The Spaffords had three other children, two of whom, Bertha and Grace, survived. In 1881 they moved to Jerusalem and established what became known as the “American Colony,” a mission to the poor which did much outreach during World War I. Horatio Spafford died of malaria in Jerusalem on Oct. 16, 1888, just four days short of his 60th birthday. Before he died Horatio wrote “I rely exclusively, exclusively on the power and grace of God in Christ. I am a miracle of grace! Blessed God, how patient thou hast been with me!”

Philip P. Bliss

Though Horatio Spafford was the one who penned the words to “It is well with my soul” the one who provided the melody to go with it was an acquaintance of his named Philip Paul Bliss who also supported the work of D.L. Moody and lived his life as a hymn writer and Gospel singer working in evangelistic crusades of D.L. Moody and Major Daniel Whittle.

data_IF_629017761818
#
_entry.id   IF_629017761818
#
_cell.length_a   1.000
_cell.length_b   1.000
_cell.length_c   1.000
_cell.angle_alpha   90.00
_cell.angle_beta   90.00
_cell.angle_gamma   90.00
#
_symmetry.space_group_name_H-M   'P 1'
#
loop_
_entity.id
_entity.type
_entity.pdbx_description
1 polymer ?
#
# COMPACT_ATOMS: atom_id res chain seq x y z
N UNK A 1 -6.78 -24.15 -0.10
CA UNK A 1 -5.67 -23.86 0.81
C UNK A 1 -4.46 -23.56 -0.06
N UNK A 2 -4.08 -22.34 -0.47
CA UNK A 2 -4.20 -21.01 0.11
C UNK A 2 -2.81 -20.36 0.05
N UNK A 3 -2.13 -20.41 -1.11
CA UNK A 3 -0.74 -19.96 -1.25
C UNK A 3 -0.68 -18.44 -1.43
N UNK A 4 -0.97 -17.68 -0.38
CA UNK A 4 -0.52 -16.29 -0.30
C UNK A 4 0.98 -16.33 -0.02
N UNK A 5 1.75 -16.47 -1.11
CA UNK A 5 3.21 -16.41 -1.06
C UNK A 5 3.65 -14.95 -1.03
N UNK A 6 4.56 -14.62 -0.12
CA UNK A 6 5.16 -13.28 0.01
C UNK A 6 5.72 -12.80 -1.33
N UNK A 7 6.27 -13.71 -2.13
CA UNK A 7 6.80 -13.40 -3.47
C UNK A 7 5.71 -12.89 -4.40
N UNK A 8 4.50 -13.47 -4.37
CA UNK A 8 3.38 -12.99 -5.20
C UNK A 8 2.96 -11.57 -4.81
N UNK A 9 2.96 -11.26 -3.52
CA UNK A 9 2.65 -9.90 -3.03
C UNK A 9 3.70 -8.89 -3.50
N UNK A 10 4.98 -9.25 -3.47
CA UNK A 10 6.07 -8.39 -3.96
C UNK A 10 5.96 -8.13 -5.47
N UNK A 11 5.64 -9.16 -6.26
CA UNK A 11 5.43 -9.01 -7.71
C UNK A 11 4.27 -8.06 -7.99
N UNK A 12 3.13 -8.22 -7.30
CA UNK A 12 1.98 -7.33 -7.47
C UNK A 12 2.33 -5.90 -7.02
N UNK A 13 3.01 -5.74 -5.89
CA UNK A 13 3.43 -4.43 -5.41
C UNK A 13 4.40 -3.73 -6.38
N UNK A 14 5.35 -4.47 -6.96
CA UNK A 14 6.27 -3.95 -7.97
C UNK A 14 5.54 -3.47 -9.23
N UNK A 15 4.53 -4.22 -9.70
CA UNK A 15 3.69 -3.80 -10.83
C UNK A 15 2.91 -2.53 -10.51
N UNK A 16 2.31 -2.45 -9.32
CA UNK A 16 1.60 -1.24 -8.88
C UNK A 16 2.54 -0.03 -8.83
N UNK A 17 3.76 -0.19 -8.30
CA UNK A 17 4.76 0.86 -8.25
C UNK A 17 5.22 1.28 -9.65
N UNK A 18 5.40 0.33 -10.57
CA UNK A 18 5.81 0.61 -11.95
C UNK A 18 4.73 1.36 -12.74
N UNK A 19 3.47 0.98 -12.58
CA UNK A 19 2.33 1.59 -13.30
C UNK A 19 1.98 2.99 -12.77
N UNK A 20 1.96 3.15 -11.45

Born in Rome, Pa. in 1838, Philip was brought up by poor but devoted Christian parents who gave him a tremendous love for music. At age 11 he left home to make a living for himself. He spent the next 5 years working in logging and lumber camps and sawmills. Having a strong physique and looking older than his age he was able to do many things as well as adults. At age 12 he was baptized by a Christian church minister and later he joined a Baptist church in Cherry Flats, Pa. Between jobs at the lumber camp he attended school and also got a musical education as well. He also began to participate in Methodist camp meetings and revival services. At age 17 he went to Bedford City, Pa and finished his requirements for teaching credentials. The following year he was the new schoolmaster at Hartsville, N.Y. In 1857 he met J.G. Towner who conducted a vocal school in Towanda, Pa. and recognized that Philip had an unusually wonderful and mellow singing voice so he gave him formal vocal training. He made it possible for him to go to a musical convention in Rome, Pa where he met William Bradbury, a noted composer of sacred music. (next weeks sermon hymnwriter). He talked Bliss into surrendering himself to the service of the Lord. He also discovered his ability to write music. His first composition was sent to George F. Root, a music publisher, with a strange request, “If you think this song is worth anything, I would appreciate having a flute in exchange for it.” He received his flute.